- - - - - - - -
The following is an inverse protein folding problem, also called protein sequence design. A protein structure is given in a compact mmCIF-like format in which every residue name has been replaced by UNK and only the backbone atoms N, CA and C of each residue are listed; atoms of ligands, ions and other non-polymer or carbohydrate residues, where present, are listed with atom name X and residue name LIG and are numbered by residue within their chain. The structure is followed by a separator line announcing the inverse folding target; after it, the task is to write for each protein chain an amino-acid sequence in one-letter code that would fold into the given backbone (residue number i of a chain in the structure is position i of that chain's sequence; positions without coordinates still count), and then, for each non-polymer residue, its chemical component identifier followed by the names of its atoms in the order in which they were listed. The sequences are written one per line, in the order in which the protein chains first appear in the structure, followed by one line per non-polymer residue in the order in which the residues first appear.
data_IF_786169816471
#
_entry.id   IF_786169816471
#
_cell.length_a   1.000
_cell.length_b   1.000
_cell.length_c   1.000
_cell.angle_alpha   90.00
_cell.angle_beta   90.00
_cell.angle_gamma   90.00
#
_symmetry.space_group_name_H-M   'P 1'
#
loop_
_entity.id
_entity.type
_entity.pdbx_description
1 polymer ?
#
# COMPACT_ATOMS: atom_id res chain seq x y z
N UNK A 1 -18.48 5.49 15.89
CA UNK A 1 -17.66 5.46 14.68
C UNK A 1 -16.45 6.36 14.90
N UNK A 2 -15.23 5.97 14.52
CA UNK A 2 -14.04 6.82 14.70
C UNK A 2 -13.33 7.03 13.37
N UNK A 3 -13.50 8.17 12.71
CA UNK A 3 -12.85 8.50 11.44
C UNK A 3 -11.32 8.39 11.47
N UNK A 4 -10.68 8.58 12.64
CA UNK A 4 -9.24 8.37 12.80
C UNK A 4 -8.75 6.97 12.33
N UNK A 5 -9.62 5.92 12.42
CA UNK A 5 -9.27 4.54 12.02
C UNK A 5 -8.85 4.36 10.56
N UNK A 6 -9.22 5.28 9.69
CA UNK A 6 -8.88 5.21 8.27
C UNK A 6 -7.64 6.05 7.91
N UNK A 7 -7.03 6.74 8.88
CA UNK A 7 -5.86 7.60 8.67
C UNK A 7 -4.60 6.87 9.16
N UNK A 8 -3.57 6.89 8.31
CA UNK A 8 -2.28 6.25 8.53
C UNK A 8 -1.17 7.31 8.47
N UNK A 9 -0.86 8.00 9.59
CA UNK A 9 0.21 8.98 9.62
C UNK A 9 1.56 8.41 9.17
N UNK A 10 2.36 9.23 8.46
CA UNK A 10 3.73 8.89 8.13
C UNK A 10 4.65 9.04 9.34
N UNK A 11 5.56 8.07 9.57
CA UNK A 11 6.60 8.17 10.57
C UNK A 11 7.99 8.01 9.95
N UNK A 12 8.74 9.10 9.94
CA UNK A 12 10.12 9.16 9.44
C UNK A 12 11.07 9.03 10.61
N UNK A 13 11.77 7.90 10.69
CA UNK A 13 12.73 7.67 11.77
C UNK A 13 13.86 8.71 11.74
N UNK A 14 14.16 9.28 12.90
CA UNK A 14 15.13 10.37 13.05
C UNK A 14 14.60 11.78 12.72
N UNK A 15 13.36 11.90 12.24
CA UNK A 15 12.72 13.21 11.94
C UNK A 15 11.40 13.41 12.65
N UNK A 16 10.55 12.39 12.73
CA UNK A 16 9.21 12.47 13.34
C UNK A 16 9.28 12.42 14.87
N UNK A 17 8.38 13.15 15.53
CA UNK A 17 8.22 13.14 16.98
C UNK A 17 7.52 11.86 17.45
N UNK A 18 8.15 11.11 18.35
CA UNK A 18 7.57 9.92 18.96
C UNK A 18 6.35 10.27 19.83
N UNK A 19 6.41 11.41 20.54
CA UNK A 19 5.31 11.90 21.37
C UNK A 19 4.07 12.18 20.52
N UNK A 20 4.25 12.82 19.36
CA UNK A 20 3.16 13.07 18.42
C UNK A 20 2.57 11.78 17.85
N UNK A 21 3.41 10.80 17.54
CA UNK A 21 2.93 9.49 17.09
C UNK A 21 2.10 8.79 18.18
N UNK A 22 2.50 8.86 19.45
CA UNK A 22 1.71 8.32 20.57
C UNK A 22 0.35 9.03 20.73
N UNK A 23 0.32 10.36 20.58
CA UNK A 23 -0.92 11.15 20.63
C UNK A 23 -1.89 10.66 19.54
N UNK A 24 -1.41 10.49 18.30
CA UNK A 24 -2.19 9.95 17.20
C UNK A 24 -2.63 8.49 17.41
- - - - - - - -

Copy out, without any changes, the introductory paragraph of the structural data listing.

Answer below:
The following is an inverse protein folding problem, also called protein sequence design. A protein structure is given in a compact mmCIF-like format in which every residue name has been replaced by UNK and only the backbone atoms N, CA and C of each residue are listed; atoms of ligands, ions and other non-polymer or carbohydrate residues, where present, are listed with atom name X and residue name LIG and are numbered by residue within their chain. The structure is followed by a separator line announcing the inverse folding target; after it, the task is to write for each protein chain an amino-acid sequence in one-letter code that would fold into the given backbone (residue number i of a chain in the structure is position i of that chain's sequence; positions without coordinates still count), and then, for each non-polymer residue, its chemical component identifier followed by the names of its atoms in the order in which they were listed. The sequences are written one per line, in the order in which the protein chains first appear in the structure, followed by one line per non-polymer residue in the order in which the residues first appear.